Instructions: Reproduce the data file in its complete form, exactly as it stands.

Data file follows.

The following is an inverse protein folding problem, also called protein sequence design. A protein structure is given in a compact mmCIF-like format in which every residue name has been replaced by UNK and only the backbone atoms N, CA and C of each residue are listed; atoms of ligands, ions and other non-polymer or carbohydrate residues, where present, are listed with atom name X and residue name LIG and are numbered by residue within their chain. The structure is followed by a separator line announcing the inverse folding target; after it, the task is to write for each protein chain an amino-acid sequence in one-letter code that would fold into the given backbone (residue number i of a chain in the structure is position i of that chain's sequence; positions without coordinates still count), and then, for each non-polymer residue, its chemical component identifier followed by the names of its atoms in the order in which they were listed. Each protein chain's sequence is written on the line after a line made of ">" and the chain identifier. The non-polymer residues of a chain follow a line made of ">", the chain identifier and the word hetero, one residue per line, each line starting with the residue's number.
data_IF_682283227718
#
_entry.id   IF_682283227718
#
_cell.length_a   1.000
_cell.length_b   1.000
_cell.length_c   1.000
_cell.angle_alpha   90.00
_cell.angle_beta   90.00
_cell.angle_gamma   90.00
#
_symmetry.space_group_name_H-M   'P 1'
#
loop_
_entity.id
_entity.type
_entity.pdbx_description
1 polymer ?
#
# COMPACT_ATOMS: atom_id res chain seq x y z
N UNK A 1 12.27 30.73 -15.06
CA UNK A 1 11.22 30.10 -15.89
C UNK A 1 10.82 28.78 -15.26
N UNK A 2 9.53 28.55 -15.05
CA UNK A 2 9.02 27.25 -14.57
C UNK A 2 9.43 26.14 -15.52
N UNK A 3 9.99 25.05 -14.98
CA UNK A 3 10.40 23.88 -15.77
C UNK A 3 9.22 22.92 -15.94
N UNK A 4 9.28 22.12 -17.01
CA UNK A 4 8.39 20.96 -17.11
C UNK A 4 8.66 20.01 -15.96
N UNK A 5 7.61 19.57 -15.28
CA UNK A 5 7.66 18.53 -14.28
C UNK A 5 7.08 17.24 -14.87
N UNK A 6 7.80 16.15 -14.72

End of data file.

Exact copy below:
The following is an inverse protein folding problem, also called protein sequence design. A protein structure is given in a compact mmCIF-like format in which every residue name has been replaced by UNK and only the backbone atoms N, CA and C of each residue are listed; atoms of ligands, ions and other non-polymer or carbohydrate residues, where present, are listed with atom name X and residue name LIG and are numbered by residue within their chain. The structure is followed by a separator line announcing the inverse folding target; after it, the task is to write for each protein chain an amino-acid sequence in one-letter code that would fold into the given backbone (residue number i of a chain in the structure is position i of that chain's sequence; positions without coordinates still count), and then, for each non-polymer residue, its chemical component identifier followed by the names of its atoms in the order in which they were listed. Each protein chain's sequence is written on the line after a line made of ">" and the chain identifier. The non-polymer residues of a chain follow a line made of ">", the chain identifier and the word hetero, one residue per line, each line starting with the residue's number.
data_IF_682283227718
#
_entry.id   IF_682283227718
#
_cell.length_a   1.000
_cell.length_b   1.000
_cell.length_c   1.000
_cell.angle_alpha   90.00
_cell.angle_beta   90.00
_cell.angle_gamma   90.00
#
_symmetry.space_group_name_H-M   'P 1'
#
loop_
_entity.id
_entity.type
_entity.pdbx_description
1 polymer ?
#
# COMPACT_ATOMS: atom_id res chain seq x y z
N UNK A 1 12.27 30.73 -15.06
CA UNK A 1 11.22 30.10 -15.89
C UNK A 1 10.82 28.78 -15.26
N UNK A 2 9.53 28.55 -15.05
CA UNK A 2 9.02 27.25 -14.57
C UNK A 2 9.43 26.14 -15.52
N UNK A 3 9.99 25.05 -14.98
CA UNK A 3 10.40 23.88 -15.77
C UNK A 3 9.22 22.92 -15.94
N UNK A 4 9.28 22.12 -17.01
CA UNK A 4 8.39 20.96 -17.11
C UNK A 4 8.66 20.01 -15.96
N UNK A 5 7.61 19.57 -15.28
CA UNK A 5 7.66 18.53 -14.28
C UNK A 5 7.08 17.24 -14.87
N UNK A 6 7.80 16.15 -14.72